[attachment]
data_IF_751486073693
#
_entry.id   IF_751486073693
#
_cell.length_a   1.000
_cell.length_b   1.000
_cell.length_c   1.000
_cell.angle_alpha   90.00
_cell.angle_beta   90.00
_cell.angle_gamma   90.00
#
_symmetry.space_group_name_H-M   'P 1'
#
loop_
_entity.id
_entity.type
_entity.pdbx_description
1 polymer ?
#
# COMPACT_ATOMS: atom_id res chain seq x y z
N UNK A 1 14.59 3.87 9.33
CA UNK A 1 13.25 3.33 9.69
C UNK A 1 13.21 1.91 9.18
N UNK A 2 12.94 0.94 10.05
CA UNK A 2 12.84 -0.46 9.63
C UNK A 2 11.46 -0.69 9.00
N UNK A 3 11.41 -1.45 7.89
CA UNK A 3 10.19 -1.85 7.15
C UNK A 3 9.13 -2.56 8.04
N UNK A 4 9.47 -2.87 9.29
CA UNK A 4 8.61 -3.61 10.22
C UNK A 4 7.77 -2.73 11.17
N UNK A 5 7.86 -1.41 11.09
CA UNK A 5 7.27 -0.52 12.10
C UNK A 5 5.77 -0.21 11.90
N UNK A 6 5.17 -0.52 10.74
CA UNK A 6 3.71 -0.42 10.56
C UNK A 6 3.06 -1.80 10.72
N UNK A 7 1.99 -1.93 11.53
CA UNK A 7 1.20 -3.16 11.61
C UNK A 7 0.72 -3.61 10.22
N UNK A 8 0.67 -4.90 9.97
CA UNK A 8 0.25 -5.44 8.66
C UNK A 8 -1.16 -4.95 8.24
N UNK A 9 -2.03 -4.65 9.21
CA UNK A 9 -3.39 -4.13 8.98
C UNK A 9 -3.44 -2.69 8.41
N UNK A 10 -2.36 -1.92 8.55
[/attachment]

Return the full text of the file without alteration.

data_IF_751486073693
#
_entry.id   IF_751486073693
#
_cell.length_a   1.000
_cell.length_b   1.000
_cell.length_c   1.000
_cell.angle_alpha   90.00
_cell.angle_beta   90.00
_cell.angle_gamma   90.00
#
_symmetry.space_group_name_H-M   'P 1'
#
loop_
_entity.id
_entity.type
_entity.pdbx_description
1 polymer ?
#
# COMPACT_ATOMS: atom_id res chain seq x y z
N UNK A 1 14.59 3.87 9.33
CA UNK A 1 13.25 3.33 9.69
C UNK A 1 13.21 1.91 9.18
N UNK A 2 12.94 0.94 10.05
CA UNK A 2 12.84 -0.46 9.63
C UNK A 2 11.46 -0.69 9.00
N UNK A 3 11.41 -1.45 7.89
CA UNK A 3 10.19 -1.85 7.15
C UNK A 3 9.13 -2.56 8.04
N UNK A 4 9.47 -2.87 9.29
CA UNK A 4 8.61 -3.61 10.22
C UNK A 4 7.77 -2.73 11.17
N UNK A 5 7.86 -1.41 11.09
CA UNK A 5 7.27 -0.52 12.10
C UNK A 5 5.77 -0.21 11.90
N UNK A 6 5.17 -0.52 10.74
CA UNK A 6 3.71 -0.42 10.56
C UNK A 6 3.06 -1.80 10.72
N UNK A 7 1.99 -1.93 11.53
CA UNK A 7 1.20 -3.16 11.61
C UNK A 7 0.72 -3.61 10.22
N UNK A 8 0.67 -4.90 9.97
CA UNK A 8 0.25 -5.44 8.66
C UNK A 8 -1.16 -4.95 8.24
N UNK A 9 -2.03 -4.65 9.21
CA UNK A 9 -3.39 -4.13 8.98
C UNK A 9 -3.44 -2.69 8.41
N UNK A 10 -2.36 -1.92 8.55